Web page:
By Edward Faubert
Soft commodities see a strong quarter as weather and lower supplies fuel higher prices.
Coffee prices as measured by the ICE futures contract (KC) finished the first quarter of 2014 at $1.78 a pound, up 65 cents, or 58 percent. Prices made a low for the quarter on Jan. 2 at $1.13 a pound and then quickly rallied up to $2.09 a pound by March 12 before retracing to current levels.
The coffee market exploded in late January based on dryer and hotter-than-normal conditions in Brazil's coffee-growing areas. Brazil is the largest producer of coffee in the world, producing roughly one-third of total world production.
The heart of Brazil's coffee-growing region is the southern part of the state of Minas Gerais. From January through March, southern Minas Gerais received only a fraction of normal rainfall, well below anything recorded during the last several decades. Lack of rain, combined with unusually hot weather, began to impact cherry formation and stress the coffee trees.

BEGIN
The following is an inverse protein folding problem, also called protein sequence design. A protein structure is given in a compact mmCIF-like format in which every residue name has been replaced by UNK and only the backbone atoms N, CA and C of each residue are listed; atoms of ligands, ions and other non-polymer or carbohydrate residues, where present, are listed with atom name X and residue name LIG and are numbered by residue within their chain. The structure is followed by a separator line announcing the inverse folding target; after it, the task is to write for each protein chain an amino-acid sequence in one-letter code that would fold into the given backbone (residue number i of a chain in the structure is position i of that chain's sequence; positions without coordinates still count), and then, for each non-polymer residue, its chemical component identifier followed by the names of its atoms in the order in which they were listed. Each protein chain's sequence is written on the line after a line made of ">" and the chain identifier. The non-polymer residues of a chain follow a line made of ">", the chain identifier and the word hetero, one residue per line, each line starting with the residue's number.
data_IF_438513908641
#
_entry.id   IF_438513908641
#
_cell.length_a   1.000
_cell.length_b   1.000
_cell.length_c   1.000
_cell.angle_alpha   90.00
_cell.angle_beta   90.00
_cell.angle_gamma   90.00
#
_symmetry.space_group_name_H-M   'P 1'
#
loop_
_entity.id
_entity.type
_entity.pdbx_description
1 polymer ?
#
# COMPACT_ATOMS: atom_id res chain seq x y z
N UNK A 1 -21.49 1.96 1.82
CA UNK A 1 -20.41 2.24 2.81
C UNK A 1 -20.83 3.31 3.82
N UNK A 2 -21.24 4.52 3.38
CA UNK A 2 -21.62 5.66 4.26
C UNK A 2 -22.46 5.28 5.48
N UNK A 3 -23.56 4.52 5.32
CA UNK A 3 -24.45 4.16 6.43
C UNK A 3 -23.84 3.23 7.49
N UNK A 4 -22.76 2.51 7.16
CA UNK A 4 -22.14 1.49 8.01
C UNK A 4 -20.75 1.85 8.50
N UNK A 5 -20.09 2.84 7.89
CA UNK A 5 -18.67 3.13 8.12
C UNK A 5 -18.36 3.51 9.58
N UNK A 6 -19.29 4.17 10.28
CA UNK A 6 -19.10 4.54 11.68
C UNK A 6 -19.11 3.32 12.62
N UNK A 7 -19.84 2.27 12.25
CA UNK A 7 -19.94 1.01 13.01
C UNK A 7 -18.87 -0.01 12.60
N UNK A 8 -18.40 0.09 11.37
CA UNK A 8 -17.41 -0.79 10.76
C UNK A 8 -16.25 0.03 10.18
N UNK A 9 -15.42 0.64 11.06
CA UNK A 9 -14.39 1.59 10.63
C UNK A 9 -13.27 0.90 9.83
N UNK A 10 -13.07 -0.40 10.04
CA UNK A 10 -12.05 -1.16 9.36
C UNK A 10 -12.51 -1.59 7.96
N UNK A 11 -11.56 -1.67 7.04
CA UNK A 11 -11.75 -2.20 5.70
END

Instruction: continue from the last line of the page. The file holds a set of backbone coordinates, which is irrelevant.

The actual amount of damage done to this year’s crop won't be known until after the harvest begins in May. Traders are guessing, based on current conditions, the current crop has been reduced by 5 million to 10 million 60 kg bags. There is also concern that continued stress could affect the health of trees and impact next year’s 2015 crop as well.
Before the drought, the USDA in its last report of 2013 projected total world production of coffee for the 2013/14 year ending Sept. 30 at 150.4 million 60 kg bags. Brazil was expected to produce 53.1 million bags. Total world year-end coffee stocks were expected to rise by 3.5 million bags to 36.3 million bags by Sept. 30, 2014.
The drought in Brazil will not result in a deficit of coffee but rather a reduction in available stocks.
Traditionally, year-end world stocks of 35 million 60 kg bags or higher are considered surplus and result in lower prices. Stocks of 25 million to 30 million 60 kg bags are considered tight and usually result in higher prices. Back in 2011, when world stocks fell to 25 million bags, coffee prices soared to more than $3 a pound.
But things are not all bad for Brazilian producers. The Brazilian crop may suffer by 10 to 20 percent but prices are up by nearly 60 percent, so Brazilian producers can still expect to gain much more than they lose.